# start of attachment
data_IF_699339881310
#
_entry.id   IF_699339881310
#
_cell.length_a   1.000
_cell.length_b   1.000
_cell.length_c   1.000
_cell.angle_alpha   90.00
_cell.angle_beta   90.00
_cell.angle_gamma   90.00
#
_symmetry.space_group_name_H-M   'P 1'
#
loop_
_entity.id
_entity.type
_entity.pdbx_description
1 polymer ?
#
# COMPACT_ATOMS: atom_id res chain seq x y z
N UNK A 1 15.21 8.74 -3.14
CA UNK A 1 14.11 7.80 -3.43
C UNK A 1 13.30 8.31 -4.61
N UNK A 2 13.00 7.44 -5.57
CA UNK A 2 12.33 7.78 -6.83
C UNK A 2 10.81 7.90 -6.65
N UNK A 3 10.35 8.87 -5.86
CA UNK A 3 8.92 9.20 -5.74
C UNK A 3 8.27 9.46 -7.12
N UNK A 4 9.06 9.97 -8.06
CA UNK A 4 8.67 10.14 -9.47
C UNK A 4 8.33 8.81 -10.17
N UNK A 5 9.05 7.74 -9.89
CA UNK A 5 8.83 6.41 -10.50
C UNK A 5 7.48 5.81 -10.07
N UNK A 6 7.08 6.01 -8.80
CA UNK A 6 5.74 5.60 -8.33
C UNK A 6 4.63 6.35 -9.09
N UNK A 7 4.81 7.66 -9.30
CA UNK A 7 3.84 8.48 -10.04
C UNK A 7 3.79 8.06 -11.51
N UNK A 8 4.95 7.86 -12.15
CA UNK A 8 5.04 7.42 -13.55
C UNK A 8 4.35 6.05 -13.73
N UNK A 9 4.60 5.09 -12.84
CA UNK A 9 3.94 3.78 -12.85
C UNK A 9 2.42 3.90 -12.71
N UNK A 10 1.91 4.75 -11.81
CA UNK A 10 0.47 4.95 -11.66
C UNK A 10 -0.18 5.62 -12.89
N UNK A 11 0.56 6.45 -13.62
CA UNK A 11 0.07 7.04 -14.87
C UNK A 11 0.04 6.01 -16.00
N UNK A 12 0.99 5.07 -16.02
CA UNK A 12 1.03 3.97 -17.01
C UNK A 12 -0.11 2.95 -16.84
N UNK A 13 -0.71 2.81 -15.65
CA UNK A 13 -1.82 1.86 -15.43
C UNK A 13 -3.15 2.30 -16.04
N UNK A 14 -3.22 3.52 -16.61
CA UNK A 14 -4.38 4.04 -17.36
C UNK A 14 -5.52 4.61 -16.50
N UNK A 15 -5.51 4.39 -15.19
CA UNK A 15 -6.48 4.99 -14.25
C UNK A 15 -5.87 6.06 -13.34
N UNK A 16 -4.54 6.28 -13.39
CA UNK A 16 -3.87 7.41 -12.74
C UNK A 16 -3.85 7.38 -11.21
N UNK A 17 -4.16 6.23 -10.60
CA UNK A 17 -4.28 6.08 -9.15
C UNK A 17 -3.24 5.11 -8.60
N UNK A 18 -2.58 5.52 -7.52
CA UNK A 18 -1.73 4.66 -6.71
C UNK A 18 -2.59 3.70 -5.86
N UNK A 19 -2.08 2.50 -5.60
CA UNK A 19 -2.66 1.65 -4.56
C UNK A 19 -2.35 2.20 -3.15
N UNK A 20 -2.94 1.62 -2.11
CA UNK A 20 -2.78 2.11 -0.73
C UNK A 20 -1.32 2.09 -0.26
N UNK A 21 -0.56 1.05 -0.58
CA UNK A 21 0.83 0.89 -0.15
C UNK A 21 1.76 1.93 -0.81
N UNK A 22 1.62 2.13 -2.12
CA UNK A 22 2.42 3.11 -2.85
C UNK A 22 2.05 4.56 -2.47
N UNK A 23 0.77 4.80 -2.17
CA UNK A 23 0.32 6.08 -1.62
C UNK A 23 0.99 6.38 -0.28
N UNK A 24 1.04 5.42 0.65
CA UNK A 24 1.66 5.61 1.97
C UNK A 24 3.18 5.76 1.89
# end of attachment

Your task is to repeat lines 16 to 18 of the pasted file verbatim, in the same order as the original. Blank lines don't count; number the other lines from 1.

_entity.type
_entity.pdbx_description
1 polymer ?